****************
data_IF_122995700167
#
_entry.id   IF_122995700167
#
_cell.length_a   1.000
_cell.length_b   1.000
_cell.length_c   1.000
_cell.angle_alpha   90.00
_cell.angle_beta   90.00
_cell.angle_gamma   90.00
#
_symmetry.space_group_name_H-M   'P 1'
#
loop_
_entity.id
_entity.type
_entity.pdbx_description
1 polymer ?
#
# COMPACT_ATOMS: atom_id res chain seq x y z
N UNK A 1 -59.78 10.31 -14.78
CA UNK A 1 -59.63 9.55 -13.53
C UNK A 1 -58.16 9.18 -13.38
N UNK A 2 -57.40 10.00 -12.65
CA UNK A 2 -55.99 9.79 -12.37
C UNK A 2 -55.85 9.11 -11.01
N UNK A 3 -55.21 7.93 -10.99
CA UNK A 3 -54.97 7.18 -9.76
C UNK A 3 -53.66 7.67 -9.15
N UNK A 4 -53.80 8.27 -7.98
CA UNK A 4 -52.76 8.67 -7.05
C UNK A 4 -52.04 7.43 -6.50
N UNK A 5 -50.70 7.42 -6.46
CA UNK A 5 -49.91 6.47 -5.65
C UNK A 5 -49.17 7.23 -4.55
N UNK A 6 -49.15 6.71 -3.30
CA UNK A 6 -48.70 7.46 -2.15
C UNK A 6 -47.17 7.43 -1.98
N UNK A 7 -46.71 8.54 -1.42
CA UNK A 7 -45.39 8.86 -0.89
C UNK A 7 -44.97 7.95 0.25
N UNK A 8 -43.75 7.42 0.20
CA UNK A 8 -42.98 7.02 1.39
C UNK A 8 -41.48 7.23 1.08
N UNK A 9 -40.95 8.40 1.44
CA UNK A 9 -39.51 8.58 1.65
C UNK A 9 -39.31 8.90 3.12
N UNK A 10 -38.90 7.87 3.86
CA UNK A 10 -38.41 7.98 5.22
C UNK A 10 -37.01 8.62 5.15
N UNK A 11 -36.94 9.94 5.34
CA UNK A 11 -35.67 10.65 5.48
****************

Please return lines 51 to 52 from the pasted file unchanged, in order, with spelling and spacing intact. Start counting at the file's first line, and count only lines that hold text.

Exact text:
N UNK A 11 -36.94 9.94 5.34
CA UNK A 11 -35.67 10.65 5.48